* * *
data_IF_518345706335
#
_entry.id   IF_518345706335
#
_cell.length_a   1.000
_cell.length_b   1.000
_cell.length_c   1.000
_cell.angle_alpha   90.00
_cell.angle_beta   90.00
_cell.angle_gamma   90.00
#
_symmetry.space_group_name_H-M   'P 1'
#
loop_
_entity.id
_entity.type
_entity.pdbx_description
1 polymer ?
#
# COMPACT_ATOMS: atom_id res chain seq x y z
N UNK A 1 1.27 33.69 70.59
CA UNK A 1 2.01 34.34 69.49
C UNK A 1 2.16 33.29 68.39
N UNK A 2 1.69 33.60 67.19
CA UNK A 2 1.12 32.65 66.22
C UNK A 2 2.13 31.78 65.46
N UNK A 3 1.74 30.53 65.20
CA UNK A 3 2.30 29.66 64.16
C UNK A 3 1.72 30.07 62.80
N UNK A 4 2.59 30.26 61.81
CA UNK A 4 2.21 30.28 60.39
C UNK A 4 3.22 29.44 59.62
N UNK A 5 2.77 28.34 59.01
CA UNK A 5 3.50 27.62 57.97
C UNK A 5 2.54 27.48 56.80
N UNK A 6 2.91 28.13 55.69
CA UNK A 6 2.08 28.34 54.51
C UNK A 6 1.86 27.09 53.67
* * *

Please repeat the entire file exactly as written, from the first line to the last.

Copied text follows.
data_IF_518345706335
#
_entry.id   IF_518345706335
#
_cell.length_a   1.000
_cell.length_b   1.000
_cell.length_c   1.000
_cell.angle_alpha   90.00
_cell.angle_beta   90.00
_cell.angle_gamma   90.00
#
_symmetry.space_group_name_H-M   'P 1'
#
loop_
_entity.id
_entity.type
_entity.pdbx_description
1 polymer ?
#
# COMPACT_ATOMS: atom_id res chain seq x y z
N UNK A 1 1.27 33.69 70.59
CA UNK A 1 2.01 34.34 69.49
C UNK A 1 2.16 33.29 68.39
N UNK A 2 1.69 33.60 67.19
CA UNK A 2 1.12 32.65 66.22
C UNK A 2 2.13 31.78 65.46
N UNK A 3 1.74 30.53 65.20
CA UNK A 3 2.30 29.66 64.16
C UNK A 3 1.72 30.07 62.80
N UNK A 4 2.59 30.26 61.81
CA UNK A 4 2.21 30.28 60.39
C UNK A 4 3.22 29.44 59.62
N UNK A 5 2.77 28.34 59.01
CA UNK A 5 3.50 27.62 57.97
C UNK A 5 2.54 27.48 56.80
N UNK A 6 2.91 28.13 55.69
CA UNK A 6 2.08 28.34 54.51
C UNK A 6 1.86 27.09 53.67